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Risk adjustment is an actuarial tool used to predict healthcare costs and adjust payments to healthcare plans to cover expected relative costs for providing coverage to enrollees. Risk adjustment ensures that health insurance plans have adequate funding to provide care to people who are likely to have high healthcare costs while at the same time preventing overcompensation for healthy patients. Insurance plans compete on the basis of quality and service, which are the foundation of value-based purchasing (VBP) and healthcare reform.

Why is Risk Adjustment so Important?

Risk adjustment promotes fair payments to health insurance plans by rewarding efficiency and encouraging the provision of high-quality care for the chronically ill. For example, risk scores can be used to identify those patients who may benefit from disease management intervention to prevent costly emergency department visits or inpatient admissions. In addition, it has been determined that risk scores help predict post-discharge costs more effectively than inpatient costs. This is because patients with higher risk scores have a greater number of medical complications and therefore have significantly higher post-discharge costs. Risk scores then may be used to design post-discharge care plans to flag these patients for more intense follow-up.

How is Risk Adjustment Used in Healthcare?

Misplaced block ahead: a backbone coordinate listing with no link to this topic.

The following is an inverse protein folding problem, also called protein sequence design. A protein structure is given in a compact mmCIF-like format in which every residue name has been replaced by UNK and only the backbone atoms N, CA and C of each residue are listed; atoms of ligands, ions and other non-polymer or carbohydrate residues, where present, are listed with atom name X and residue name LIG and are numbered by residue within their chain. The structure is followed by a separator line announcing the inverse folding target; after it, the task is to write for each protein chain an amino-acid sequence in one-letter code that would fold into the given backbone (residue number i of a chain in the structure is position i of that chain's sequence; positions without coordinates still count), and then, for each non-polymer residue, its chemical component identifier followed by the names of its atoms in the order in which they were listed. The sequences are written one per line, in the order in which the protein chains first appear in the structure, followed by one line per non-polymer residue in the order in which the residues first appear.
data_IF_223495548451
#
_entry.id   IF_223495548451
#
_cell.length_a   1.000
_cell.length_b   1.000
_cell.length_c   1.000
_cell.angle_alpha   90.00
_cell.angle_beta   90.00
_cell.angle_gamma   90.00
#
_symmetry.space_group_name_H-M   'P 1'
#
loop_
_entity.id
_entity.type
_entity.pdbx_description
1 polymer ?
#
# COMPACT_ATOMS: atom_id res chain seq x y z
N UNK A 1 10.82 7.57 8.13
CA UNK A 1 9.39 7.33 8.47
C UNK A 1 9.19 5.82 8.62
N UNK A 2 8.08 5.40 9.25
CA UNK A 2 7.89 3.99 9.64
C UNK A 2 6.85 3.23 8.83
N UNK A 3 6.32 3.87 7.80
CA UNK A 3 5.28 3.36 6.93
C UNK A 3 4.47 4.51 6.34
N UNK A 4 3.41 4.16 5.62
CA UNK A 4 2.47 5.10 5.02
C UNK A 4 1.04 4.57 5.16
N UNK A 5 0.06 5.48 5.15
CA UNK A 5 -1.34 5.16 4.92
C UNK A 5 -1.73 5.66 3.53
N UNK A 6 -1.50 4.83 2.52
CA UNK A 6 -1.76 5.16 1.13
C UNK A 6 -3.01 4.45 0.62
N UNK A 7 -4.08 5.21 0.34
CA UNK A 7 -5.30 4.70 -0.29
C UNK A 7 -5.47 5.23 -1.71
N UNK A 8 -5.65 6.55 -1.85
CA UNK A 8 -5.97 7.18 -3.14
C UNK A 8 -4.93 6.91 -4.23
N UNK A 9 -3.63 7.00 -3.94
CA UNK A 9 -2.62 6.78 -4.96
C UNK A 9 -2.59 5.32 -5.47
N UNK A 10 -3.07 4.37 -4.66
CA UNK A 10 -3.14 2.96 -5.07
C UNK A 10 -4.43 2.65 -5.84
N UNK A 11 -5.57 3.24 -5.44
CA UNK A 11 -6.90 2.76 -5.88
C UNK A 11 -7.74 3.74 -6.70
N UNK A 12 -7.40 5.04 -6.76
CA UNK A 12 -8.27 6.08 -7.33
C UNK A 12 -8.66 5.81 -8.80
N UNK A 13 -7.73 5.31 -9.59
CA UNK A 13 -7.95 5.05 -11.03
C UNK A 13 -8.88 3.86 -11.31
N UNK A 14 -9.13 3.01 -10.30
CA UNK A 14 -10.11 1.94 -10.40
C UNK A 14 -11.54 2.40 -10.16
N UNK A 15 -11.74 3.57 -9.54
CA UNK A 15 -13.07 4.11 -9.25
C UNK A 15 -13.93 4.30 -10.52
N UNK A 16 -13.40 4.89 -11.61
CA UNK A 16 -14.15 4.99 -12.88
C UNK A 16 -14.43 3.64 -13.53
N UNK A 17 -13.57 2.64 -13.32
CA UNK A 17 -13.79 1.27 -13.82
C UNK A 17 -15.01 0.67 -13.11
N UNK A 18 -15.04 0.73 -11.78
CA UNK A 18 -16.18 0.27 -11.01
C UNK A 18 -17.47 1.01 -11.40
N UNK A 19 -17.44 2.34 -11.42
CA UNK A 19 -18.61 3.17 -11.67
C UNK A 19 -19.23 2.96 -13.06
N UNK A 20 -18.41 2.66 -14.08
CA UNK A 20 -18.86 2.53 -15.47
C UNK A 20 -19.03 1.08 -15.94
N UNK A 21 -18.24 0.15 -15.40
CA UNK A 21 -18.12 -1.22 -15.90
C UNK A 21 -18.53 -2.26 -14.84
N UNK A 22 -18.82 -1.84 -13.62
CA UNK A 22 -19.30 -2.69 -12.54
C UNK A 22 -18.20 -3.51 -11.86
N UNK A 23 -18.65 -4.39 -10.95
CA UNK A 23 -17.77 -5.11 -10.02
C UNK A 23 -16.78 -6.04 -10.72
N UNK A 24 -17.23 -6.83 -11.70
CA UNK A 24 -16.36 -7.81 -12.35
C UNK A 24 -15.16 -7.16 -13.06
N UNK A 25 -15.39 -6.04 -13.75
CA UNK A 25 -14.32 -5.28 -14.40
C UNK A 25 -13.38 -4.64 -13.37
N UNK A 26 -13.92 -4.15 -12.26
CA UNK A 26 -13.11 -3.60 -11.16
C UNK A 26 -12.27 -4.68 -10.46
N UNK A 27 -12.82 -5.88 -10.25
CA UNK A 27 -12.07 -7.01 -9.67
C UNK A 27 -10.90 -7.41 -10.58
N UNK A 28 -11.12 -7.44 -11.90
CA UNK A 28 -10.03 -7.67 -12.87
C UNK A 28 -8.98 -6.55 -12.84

Healthcare risk adjustment methodologies are used to account for changes in severity and case mixes for enrollees over time. It allows payers to accurately set performance targets for quality improvement and cost control, which are both key to success under VBP initiatives. Risk adjustment has been fundamental in reducing “cherry picking” among health plans by providing incentives to enroll high-cost individuals while at the same time ensuring that the necessary resources are available to provide efficient and effective treatment. The methodology used to risk-adjust premiums varies, depending on the patient population, source of payment, and healthcare market regula­tions. Today, healthcare risk adjustment is used across all major public programs offering health coverage in the U.S., including Medicare (Part C & D), state Medicaid-managed care programs, and commercial insurance for all plans in the individual and small group markets, operating both inside and outside health insurance exchanges.